Some people find this analysis simplistic. “Companies are people,” they say. They will point out that different companies seem to do different things. They will point out that some companies put on progressive faces, and others lean into patriotic symbols. All of these things are true, and they are as meaningful as a few grains of sand strewn across a gigantic marble mountain. A small business, fully controlled by a single owner or a small group of people, may indeed choose to take political stances. It can put liberal slogans on its signs and put peace signs on the ice cream cartons and make donations to good causes. But with each level of growth—with each new round of investors—the ability of a company to be used as a personal toy degrades, and the demands that a company be run in service of profit increases. Financial abstraction is the enemy of human values. Ben and Jerry may have political beliefs, but eventually their company was bought by the Unilever corporation, whose shareholders are many of the world’s biggest money managers, who are investing the money of an entire universe of individuals and institutions who expect a single thing in return: profits. “Values,” apart from profit, are an alien term to hedge funds and private equity firms and to the Blackrock-esque oceans of capital that exist to deploy said capital in order to increase it. You can talk about values with your dog, and the dog may cock its head and look sympathetic, but it does not really understand what you are saying. So too with financiers. Values are not part of the language that they speak. They want FOOD.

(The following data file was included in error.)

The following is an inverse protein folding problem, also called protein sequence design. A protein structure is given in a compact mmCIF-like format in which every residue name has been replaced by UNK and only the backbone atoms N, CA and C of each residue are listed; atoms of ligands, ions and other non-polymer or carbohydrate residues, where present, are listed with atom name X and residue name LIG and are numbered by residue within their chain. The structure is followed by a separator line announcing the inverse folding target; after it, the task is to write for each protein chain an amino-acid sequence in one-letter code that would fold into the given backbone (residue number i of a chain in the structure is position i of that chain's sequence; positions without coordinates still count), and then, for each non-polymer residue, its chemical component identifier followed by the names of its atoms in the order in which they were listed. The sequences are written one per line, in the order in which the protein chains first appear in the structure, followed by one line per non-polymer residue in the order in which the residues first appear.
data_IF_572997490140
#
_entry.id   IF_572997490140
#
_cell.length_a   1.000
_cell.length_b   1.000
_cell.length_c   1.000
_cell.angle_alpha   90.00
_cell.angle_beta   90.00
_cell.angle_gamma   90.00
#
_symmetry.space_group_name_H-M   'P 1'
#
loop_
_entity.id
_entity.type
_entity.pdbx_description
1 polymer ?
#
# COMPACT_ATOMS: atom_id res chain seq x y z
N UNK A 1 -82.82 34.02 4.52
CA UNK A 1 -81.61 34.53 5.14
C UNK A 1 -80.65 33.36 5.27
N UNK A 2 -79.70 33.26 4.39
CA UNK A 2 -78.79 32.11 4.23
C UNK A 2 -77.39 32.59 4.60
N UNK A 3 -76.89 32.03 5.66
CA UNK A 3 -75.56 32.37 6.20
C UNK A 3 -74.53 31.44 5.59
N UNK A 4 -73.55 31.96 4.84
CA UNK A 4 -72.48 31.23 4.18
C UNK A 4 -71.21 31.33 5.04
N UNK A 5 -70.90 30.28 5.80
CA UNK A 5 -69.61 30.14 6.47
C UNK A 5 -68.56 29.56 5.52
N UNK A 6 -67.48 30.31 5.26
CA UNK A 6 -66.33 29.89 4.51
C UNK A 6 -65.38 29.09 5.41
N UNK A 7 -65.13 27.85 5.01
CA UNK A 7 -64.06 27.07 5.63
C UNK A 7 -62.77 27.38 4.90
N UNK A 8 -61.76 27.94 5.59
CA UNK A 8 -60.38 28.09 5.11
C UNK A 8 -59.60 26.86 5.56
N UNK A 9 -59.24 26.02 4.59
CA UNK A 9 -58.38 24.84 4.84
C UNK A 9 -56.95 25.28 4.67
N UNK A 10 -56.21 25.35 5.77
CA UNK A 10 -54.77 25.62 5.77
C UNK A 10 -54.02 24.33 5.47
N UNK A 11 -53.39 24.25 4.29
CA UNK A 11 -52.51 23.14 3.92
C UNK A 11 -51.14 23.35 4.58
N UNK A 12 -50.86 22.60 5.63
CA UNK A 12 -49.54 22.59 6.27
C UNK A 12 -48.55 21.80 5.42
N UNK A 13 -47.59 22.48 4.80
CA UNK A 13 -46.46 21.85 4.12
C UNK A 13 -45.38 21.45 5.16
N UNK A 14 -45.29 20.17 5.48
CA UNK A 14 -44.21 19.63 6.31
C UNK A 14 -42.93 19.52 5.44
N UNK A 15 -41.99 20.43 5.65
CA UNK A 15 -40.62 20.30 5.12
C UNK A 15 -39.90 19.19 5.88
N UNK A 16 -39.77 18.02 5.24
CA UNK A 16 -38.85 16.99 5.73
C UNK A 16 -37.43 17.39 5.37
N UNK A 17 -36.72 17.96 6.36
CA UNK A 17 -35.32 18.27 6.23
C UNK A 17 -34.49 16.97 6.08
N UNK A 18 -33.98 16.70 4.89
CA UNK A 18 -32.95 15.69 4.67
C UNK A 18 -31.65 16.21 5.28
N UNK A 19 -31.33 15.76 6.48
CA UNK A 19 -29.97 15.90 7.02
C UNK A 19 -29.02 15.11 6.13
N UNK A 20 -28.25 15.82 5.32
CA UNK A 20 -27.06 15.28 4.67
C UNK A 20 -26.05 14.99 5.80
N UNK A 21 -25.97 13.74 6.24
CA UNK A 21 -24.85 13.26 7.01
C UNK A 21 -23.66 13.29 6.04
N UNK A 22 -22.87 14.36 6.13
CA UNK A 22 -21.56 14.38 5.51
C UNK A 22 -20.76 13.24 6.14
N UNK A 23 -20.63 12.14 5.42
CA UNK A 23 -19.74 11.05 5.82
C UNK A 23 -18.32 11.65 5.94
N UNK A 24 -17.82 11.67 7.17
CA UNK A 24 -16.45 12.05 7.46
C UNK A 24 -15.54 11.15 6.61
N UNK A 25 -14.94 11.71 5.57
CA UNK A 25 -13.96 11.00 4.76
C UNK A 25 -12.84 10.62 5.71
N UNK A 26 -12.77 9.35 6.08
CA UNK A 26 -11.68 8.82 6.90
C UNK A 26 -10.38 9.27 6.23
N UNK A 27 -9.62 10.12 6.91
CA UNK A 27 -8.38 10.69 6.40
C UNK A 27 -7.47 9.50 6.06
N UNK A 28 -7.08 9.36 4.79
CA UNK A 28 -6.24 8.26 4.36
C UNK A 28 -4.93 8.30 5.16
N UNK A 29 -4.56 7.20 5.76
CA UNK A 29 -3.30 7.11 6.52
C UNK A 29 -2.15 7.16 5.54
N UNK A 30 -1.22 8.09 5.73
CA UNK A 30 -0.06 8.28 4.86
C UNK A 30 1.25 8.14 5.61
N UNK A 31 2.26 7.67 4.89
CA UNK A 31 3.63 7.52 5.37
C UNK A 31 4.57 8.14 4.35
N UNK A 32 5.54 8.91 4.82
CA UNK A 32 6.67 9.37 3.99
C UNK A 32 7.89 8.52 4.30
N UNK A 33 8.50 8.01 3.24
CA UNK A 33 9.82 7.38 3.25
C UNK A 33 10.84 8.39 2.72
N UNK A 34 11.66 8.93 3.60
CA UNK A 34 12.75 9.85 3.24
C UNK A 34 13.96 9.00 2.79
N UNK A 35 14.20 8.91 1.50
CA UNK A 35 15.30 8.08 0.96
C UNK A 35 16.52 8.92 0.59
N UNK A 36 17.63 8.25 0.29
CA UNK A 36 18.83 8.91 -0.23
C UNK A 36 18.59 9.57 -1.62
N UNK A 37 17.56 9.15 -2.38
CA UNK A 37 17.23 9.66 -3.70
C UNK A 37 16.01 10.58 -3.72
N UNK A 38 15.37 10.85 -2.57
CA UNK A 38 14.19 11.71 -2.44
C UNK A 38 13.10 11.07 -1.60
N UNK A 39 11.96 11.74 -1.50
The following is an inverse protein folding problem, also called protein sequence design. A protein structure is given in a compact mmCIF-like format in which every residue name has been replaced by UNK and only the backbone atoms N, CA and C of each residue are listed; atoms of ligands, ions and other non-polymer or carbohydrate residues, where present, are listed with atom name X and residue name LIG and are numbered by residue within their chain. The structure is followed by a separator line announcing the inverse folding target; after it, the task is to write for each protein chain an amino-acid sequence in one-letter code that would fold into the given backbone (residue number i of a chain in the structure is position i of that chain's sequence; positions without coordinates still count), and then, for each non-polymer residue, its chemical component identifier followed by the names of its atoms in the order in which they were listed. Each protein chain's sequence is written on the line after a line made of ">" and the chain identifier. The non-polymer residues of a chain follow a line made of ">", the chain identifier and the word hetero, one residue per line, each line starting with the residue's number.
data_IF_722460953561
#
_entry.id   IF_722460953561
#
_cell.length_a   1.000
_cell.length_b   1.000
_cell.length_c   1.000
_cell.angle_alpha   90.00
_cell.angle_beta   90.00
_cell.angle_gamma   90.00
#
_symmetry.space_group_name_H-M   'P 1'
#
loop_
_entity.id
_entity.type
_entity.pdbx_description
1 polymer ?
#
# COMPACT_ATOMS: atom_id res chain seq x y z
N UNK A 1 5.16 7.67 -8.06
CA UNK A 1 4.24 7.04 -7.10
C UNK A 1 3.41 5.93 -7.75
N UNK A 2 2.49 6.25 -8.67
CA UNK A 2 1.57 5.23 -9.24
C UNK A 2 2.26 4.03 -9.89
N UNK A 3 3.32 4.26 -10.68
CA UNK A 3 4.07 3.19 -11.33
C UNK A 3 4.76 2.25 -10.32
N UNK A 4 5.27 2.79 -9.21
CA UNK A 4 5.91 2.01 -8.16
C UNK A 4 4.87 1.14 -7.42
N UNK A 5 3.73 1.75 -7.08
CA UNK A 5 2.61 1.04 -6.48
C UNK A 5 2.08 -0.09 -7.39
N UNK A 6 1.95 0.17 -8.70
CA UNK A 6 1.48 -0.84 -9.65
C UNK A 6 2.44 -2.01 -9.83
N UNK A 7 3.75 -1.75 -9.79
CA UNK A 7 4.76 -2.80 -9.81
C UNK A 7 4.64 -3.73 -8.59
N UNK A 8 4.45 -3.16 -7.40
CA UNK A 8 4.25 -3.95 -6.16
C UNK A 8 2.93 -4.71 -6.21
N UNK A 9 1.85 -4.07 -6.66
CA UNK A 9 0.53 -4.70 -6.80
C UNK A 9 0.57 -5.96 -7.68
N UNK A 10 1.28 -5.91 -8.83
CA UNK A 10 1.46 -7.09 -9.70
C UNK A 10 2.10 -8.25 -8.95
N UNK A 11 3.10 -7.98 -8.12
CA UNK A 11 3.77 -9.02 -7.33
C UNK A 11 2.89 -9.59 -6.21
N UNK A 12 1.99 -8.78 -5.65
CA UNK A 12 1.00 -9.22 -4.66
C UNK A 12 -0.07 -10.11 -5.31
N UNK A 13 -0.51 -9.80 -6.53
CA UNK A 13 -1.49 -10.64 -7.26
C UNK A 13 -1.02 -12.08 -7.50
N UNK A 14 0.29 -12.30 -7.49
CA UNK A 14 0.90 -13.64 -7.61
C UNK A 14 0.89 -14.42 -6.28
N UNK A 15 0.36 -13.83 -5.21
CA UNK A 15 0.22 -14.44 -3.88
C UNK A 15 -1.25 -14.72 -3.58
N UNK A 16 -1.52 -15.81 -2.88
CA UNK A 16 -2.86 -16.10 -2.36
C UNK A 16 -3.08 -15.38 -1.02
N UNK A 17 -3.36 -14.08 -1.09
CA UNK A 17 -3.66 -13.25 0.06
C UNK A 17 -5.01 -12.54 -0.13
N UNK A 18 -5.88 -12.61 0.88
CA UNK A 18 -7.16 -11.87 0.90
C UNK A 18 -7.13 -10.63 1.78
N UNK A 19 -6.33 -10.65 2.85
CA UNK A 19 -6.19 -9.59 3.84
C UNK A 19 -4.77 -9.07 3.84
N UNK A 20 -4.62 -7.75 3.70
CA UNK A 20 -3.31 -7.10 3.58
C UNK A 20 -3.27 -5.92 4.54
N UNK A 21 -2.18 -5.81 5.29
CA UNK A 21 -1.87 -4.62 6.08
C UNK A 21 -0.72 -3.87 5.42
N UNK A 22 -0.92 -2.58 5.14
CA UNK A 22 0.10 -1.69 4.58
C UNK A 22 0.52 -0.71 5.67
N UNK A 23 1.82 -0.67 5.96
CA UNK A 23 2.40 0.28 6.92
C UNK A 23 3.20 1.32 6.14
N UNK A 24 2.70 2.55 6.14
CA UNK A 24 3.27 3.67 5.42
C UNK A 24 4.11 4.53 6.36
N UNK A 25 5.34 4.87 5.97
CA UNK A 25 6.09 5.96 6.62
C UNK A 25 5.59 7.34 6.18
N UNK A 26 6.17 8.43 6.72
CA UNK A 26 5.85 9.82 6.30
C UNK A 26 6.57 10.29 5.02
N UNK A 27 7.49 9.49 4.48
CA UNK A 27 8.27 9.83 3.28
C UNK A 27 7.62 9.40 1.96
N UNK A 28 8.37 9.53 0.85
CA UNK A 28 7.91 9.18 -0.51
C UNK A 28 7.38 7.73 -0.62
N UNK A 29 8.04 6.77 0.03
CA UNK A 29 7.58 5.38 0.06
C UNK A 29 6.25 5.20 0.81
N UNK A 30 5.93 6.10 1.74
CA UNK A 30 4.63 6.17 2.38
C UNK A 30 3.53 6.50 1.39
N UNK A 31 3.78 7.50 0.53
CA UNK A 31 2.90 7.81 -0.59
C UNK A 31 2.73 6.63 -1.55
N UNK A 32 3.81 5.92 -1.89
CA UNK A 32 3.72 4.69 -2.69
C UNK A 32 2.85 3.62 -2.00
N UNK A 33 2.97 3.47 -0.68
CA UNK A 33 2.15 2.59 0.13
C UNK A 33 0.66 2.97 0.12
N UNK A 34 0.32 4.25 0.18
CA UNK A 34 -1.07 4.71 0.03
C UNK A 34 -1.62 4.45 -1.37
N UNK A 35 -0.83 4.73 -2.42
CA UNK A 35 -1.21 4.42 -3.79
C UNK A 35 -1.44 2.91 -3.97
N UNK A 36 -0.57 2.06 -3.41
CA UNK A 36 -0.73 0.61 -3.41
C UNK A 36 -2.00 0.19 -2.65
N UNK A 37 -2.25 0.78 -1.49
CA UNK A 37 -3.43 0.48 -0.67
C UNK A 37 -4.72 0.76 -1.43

By the time a company grows large enough to be part of the public markets, or to be controlled by titanic private investment firms, the pressure on that company to manage itself in service of those investors is so large as to be, practically speaking, the only thing possible. It is the ocean and the company is the fish. The fish may leap momentarily into the air, but it will be back. This is capitalism. A company is one node in a network of organized capital, one wheel in a machine that turns and turns for profit. Within this fundamental framework, companies have learned that there are stakeholders to be managed. They must have a brand and run ads to engage customers. They must have employee affinity groups and HR managers to keep employees sedate. They must have governmental affairs managers to befriend the politicians who might fuck with business, and they must have charismatic mid-level executives who can go speak to the community board meetings when it is necessary to get a project approved. But it is a mistake to interpret any of this behavior as a company exercising some set of moral or political or humane beliefs. These tasks are all necessary for the optimal functioning of the machine. The people whose job it is to make all of these corporate decisions are ultimately judged by how well those decisions optimize corporate performance. They are not judged philosophically, for christ’s sake. The boundaries of their own decisionmaking are tightly constrained. They may be nice and caring people but they will not decide tomorrow that the company is going to give all of its money to the homeless. Such a thing is not allowed because of how the machine operates. If you talk to corporate people about knotty political issues, you are sure to reach the point when they give the elaborate shrug. That shrug means: I would love to do something about these bad things, but of course we both know that that is not my job.